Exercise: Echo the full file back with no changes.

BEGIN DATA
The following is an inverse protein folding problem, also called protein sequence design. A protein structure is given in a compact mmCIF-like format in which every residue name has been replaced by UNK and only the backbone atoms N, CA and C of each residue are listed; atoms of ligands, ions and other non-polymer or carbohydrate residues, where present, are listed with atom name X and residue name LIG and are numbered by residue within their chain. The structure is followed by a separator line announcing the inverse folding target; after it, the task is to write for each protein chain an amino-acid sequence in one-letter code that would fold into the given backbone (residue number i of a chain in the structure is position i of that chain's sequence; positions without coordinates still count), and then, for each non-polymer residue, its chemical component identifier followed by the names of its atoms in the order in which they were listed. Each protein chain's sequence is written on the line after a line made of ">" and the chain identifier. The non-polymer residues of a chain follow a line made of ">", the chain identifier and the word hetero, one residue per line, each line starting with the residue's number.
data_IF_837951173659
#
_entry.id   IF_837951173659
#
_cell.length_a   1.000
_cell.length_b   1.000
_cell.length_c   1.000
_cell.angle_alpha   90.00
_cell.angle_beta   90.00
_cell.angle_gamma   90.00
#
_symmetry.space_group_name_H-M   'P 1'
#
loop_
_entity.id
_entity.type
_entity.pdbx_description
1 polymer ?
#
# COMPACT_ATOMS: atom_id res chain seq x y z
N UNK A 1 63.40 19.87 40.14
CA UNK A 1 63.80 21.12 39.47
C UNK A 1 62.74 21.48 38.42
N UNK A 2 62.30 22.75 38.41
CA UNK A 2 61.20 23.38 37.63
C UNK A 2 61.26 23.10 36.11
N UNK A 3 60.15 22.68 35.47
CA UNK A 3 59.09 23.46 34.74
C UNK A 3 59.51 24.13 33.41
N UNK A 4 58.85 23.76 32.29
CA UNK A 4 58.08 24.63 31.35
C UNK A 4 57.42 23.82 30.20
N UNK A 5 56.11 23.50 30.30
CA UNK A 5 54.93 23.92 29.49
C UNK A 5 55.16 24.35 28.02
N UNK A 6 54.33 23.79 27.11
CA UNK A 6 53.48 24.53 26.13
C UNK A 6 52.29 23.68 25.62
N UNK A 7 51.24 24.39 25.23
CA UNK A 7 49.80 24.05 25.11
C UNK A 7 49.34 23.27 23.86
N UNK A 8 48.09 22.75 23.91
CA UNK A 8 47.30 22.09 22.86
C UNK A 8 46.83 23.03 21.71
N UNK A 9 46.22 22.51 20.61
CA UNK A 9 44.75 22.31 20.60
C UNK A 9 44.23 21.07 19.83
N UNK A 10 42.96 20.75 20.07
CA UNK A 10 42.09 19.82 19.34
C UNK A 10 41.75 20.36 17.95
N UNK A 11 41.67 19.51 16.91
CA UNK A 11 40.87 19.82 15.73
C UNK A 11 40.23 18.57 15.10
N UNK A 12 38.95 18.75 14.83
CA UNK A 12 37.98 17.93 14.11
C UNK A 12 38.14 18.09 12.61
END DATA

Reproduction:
The following is an inverse protein folding problem, also called protein sequence design. A protein structure is given in a compact mmCIF-like format in which every residue name has been replaced by UNK and only the backbone atoms N, CA and C of each residue are listed; atoms of ligands, ions and other non-polymer or carbohydrate residues, where present, are listed with atom name X and residue name LIG and are numbered by residue within their chain. The structure is followed by a separator line announcing the inverse folding target; after it, the task is to write for each protein chain an amino-acid sequence in one-letter code that would fold into the given backbone (residue number i of a chain in the structure is position i of that chain's sequence; positions without coordinates still count), and then, for each non-polymer residue, its chemical component identifier followed by the names of its atoms in the order in which they were listed. Each protein chain's sequence is written on the line after a line made of ">" and the chain identifier. The non-polymer residues of a chain follow a line made of ">", the chain identifier and the word hetero, one residue per line, each line starting with the residue's number.
data_IF_837951173659
#
_entry.id   IF_837951173659
#
_cell.length_a   1.000
_cell.length_b   1.000
_cell.length_c   1.000
_cell.angle_alpha   90.00
_cell.angle_beta   90.00
_cell.angle_gamma   90.00
#
_symmetry.space_group_name_H-M   'P 1'
#
loop_
_entity.id
_entity.type
_entity.pdbx_description
1 polymer ?
#
# COMPACT_ATOMS: atom_id res chain seq x y z
N UNK A 1 63.40 19.87 40.14
CA UNK A 1 63.80 21.12 39.47
C UNK A 1 62.74 21.48 38.42
N UNK A 2 62.30 22.75 38.41
CA UNK A 2 61.20 23.38 37.63
C UNK A 2 61.26 23.10 36.11
N UNK A 3 60.15 22.68 35.47
CA UNK A 3 59.09 23.46 34.74
C UNK A 3 59.51 24.13 33.41
N UNK A 4 58.85 23.76 32.29
CA UNK A 4 58.08 24.63 31.35
C UNK A 4 57.42 23.82 30.20
N UNK A 5 56.11 23.50 30.30
CA UNK A 5 54.93 23.92 29.49
C UNK A 5 55.16 24.35 28.02
N UNK A 6 54.33 23.79 27.11
CA UNK A 6 53.48 24.53 26.13
C UNK A 6 52.29 23.68 25.62
N UNK A 7 51.24 24.39 25.23
CA UNK A 7 49.80 24.05 25.11
C UNK A 7 49.34 23.27 23.86
N UNK A 8 48.09 22.75 23.91
CA UNK A 8 47.30 22.09 22.86
C UNK A 8 46.83 23.03 21.71
N UNK A 9 46.22 22.51 20.61
CA UNK A 9 44.75 22.31 20.60
C UNK A 9 44.23 21.07 19.83
N UNK A 10 42.96 20.75 20.07
CA UNK A 10 42.09 19.82 19.34
C UNK A 10 41.75 20.36 17.95
N UNK A 11 41.67 19.51 16.91
CA UNK A 11 40.87 19.82 15.73
C UNK A 11 40.23 18.57 15.10
N UNK A 12 38.95 18.75 14.83
CA UNK A 12 37.98 17.93 14.11
C UNK A 12 38.14 18.09 12.61